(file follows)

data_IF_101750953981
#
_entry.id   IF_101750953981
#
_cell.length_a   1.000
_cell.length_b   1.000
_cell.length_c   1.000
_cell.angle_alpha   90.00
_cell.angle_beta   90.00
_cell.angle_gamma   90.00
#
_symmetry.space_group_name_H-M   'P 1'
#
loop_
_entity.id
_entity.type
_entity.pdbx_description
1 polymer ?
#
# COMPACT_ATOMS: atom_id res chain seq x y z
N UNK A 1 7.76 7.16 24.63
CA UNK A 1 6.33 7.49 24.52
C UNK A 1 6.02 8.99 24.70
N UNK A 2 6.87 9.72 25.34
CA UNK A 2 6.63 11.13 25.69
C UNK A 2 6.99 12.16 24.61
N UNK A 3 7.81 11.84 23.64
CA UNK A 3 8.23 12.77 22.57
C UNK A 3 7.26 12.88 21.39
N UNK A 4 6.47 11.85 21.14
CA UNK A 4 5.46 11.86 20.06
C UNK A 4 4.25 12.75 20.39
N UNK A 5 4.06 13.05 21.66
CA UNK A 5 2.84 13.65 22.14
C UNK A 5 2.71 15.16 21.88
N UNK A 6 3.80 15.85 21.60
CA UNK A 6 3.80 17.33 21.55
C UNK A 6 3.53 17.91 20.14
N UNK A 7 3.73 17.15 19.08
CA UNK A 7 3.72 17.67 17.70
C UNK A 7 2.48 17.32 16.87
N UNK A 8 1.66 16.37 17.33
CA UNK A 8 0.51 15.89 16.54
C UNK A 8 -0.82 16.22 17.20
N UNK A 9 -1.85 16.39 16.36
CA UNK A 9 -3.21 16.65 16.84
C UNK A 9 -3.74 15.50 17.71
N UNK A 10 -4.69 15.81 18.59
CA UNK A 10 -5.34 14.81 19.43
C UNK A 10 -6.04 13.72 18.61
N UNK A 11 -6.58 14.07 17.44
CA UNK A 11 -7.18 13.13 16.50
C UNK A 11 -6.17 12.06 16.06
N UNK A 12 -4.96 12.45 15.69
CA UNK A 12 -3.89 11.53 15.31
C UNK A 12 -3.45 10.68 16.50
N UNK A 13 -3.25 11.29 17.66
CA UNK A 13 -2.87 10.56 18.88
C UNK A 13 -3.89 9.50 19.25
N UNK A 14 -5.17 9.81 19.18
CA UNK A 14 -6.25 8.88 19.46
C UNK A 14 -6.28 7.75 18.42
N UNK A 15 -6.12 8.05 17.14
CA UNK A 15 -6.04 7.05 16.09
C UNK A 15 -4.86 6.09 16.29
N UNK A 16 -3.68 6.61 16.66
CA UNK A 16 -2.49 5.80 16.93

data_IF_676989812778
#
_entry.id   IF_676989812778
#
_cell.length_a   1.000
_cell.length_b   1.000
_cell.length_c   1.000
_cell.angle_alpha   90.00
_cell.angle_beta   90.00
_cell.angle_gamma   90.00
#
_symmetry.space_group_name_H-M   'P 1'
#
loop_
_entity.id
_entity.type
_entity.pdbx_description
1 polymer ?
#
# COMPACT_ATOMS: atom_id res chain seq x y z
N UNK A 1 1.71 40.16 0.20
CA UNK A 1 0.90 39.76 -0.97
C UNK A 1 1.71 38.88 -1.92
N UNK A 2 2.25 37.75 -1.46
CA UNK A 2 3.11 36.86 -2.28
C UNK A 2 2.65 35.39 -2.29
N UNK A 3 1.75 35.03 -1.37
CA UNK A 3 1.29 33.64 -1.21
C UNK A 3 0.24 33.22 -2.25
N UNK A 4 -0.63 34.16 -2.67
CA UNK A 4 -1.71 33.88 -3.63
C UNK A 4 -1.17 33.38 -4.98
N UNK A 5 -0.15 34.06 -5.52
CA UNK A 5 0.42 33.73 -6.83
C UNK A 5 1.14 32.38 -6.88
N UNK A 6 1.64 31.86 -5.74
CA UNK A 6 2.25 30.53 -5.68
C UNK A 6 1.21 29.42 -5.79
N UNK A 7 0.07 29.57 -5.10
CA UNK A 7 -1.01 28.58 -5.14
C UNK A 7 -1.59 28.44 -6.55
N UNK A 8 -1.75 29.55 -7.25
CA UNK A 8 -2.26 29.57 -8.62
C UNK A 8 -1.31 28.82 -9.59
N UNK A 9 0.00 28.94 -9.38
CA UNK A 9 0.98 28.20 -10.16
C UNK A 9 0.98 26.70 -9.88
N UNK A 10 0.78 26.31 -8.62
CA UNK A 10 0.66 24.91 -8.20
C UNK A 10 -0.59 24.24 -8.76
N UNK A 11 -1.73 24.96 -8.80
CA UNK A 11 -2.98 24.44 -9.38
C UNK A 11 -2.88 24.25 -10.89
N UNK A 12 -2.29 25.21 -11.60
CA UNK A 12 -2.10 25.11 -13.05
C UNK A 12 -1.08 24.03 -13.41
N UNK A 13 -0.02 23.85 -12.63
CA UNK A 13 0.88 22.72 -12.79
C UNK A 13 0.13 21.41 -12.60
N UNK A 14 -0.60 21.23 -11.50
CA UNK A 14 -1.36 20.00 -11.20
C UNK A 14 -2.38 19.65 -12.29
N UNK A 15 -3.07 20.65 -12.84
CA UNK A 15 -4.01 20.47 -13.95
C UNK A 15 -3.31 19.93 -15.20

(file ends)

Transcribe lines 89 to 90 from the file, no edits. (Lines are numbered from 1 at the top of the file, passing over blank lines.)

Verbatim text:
CA UNK A 1 0.90 39.76 -0.97
C UNK A 1 1.71 38.88 -1.92